Getting a Mortgage When You’re Self-Employed

12 - 02 - 2013

How accessible are Mortgages when you're self-employed?

There are now 367,000 more self-employed people in the UK than there were in 2008, according to the Office of National Statistics. Indeed, recent figures reveal that the number of people becoming self-employed has risen by 10% since the start of the economic downturn.
So, what effect is this increase having on the accessibility of mortgages for the self-employed?
‘It isn’t impossible for a self-employed person to get a mortgage, and in fact if your business has been running for three years or more then you will have access to most rates offered by the mainstream lenders,' said David Hollingworth, Head of Communications at mortgage broker London & Country.
‘It is possible to get a mortgage and it is not necessarily more complicated depending on your circumstances,’ he said.
‘It’s all about evidencing income and to do that lenders require two years of accounts or self-assessment.’

An End to ‘Self-Certified’ Mortgages

In the past, the self-employed with less than three years’ accounts could turn to ‘self-certified’ mortgages, which allowed millions of people to take out home loans without proving their income. However, having been banned by the Financial Services Authority in 2011, these mortgages are no longer an option.
But all is not lost for today’s newly self-employed. There are specialist lenders offering mortgages to people with new businesses.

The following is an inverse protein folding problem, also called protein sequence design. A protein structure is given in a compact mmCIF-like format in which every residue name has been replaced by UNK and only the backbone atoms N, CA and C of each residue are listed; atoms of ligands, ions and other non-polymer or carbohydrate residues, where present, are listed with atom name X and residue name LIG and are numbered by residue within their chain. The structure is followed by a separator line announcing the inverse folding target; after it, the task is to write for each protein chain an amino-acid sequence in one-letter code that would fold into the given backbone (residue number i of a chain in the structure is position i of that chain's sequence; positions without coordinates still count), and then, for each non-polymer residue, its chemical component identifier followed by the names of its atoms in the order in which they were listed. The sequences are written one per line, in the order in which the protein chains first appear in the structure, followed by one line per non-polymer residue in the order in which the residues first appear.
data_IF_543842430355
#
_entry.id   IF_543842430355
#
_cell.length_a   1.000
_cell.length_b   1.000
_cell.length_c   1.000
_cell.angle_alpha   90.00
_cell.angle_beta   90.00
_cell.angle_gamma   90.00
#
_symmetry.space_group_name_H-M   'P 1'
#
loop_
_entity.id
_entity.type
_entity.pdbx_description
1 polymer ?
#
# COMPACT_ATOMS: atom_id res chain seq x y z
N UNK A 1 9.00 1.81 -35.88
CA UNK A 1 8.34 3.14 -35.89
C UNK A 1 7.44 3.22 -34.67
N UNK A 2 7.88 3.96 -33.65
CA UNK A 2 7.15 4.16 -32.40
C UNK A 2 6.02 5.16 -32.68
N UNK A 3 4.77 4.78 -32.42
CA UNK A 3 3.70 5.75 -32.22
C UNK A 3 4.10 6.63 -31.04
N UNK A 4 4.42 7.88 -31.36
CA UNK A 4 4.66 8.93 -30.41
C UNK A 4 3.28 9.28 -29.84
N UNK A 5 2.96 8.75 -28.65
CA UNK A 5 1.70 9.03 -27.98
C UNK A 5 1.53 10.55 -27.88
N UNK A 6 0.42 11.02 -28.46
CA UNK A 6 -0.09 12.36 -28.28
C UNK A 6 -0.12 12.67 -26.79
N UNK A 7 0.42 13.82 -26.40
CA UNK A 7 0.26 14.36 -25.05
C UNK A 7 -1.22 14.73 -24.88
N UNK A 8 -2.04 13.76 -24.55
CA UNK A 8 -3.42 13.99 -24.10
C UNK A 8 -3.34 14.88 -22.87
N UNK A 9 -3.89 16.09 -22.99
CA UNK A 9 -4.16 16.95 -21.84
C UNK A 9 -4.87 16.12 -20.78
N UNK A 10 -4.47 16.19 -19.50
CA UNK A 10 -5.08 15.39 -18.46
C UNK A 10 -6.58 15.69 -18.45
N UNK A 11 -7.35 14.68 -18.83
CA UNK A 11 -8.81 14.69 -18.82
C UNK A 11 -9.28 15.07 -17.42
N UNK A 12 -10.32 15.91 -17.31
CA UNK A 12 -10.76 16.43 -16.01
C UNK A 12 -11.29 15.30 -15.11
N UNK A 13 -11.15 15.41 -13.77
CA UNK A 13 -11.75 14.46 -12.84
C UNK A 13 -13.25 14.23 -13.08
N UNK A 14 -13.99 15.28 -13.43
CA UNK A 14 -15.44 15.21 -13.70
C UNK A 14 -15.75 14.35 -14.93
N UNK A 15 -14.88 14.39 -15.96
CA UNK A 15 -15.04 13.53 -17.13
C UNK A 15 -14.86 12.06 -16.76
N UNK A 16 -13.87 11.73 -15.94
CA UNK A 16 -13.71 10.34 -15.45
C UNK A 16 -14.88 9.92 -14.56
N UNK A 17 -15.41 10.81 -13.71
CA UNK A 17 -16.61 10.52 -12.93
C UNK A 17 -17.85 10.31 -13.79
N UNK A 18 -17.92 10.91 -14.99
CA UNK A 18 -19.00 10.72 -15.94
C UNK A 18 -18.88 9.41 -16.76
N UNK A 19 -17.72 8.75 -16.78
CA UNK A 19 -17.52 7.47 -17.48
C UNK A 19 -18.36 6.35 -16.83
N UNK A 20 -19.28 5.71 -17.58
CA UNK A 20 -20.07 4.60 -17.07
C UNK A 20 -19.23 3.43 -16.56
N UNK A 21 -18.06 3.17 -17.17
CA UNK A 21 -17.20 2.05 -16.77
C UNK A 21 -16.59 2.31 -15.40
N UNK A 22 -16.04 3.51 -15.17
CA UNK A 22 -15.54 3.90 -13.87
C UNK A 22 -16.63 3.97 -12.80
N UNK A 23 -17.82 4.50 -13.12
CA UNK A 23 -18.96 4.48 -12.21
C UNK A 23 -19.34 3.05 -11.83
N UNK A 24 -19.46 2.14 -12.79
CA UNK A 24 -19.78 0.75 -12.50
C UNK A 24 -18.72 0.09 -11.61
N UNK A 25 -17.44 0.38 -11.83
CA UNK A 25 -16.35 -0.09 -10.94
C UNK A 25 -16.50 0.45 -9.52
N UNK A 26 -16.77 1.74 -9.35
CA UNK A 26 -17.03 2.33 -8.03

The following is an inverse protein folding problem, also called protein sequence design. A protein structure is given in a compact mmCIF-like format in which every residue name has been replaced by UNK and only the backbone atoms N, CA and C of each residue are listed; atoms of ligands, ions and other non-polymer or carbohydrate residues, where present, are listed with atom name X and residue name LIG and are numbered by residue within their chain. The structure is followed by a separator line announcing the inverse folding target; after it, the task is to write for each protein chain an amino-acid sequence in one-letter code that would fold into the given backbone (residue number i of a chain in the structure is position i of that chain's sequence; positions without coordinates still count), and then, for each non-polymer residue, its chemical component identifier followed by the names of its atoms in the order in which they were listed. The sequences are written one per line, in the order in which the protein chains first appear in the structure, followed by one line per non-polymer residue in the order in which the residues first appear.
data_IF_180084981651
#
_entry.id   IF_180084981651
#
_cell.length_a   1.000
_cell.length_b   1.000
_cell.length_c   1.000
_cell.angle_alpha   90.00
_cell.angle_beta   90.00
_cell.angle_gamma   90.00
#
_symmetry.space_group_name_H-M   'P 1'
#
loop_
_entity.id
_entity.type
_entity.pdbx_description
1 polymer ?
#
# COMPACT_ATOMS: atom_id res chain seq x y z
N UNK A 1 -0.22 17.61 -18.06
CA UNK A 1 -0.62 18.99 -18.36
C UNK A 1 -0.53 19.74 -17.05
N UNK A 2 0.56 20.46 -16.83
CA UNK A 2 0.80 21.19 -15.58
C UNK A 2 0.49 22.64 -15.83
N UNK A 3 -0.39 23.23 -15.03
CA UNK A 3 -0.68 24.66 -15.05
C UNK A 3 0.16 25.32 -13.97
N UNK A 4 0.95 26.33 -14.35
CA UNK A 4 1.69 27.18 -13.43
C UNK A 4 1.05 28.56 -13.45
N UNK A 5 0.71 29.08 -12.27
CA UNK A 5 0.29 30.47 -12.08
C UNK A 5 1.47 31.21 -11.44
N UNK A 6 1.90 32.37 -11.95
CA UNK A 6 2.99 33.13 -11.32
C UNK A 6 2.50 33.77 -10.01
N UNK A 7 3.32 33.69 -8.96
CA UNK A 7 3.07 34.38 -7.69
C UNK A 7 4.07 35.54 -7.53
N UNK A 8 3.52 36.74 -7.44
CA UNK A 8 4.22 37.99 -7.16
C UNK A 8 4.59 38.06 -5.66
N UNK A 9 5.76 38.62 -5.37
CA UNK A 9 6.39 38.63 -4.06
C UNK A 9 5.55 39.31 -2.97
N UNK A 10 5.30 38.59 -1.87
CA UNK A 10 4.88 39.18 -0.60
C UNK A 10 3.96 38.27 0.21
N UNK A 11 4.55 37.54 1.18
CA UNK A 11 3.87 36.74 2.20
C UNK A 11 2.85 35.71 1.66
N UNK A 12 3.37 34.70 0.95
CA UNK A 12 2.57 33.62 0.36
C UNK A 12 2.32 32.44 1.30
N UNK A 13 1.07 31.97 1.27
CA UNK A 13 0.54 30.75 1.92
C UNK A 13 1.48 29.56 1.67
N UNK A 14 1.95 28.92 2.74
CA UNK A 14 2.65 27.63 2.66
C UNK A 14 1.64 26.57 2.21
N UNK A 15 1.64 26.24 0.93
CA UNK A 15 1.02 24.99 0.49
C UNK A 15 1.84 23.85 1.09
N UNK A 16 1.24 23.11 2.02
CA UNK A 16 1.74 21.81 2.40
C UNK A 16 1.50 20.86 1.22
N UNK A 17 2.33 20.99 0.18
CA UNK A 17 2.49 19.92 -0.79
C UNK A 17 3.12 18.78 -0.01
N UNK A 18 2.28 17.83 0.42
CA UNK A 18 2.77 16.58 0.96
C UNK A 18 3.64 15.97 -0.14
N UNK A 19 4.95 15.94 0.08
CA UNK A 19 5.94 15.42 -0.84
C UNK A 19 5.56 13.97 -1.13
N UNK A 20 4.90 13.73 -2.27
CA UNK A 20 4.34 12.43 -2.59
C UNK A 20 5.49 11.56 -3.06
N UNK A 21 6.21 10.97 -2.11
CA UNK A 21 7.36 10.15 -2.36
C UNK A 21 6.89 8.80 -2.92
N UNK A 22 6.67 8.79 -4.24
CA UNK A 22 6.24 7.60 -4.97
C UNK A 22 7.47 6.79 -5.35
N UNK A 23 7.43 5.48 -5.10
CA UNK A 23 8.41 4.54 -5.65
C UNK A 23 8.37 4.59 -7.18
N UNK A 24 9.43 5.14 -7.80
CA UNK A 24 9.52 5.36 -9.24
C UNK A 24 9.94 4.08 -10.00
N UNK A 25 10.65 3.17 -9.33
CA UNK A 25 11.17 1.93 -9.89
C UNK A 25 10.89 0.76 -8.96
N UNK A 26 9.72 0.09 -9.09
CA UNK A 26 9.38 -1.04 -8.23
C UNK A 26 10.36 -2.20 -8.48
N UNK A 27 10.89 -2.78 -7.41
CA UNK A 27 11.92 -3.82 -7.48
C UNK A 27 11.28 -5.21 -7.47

‘Those with less history can secure a mortgage, there are lenders that will look at those with less than two years and it may still be possible to find a mortgage,’ said Hollingworth.
However, Hollingworth advises the self-employed to approach mainstream lenders in the first instance.
‘Do not go straight to specialised lenders – some like Kensington Mortgages will specifically consider one year's accounts but they would prefer more. They are trying to put themselves in that specialist niche,’ he said.

‘You could get a mortgage from someone like the Halifax if you have an A+ credit score. They may consider one year’s accounts.’
The Lender’s Decision

In determining how much you can afford to repay, lenders will look at the net profits of your business or your income stated in your SA302 form if you are self-assessed for tax. The calculation will be based on the last year of accounts or an average of the past few years.

‘If the accounts have been steadily rising then they will be able to use the last year [when calculating borrowing] but if the accounts have been up and down over the last few years then the bank will look at the average income,’ Hollingworth said.

It is also worth keeping in mind that while some lenders will look on you more favourably if your accountant is chartered or certified, others will require your accountant to have one of these qualifications.
How We Can Help

Foremans have plenty of experience of our clients applying for and getting mortgages and will be happy to provide clients with a mortgage reference. If you have any concerns about getting a mortgage while contracting, please do not hesitate to call us on 01244 625 500.







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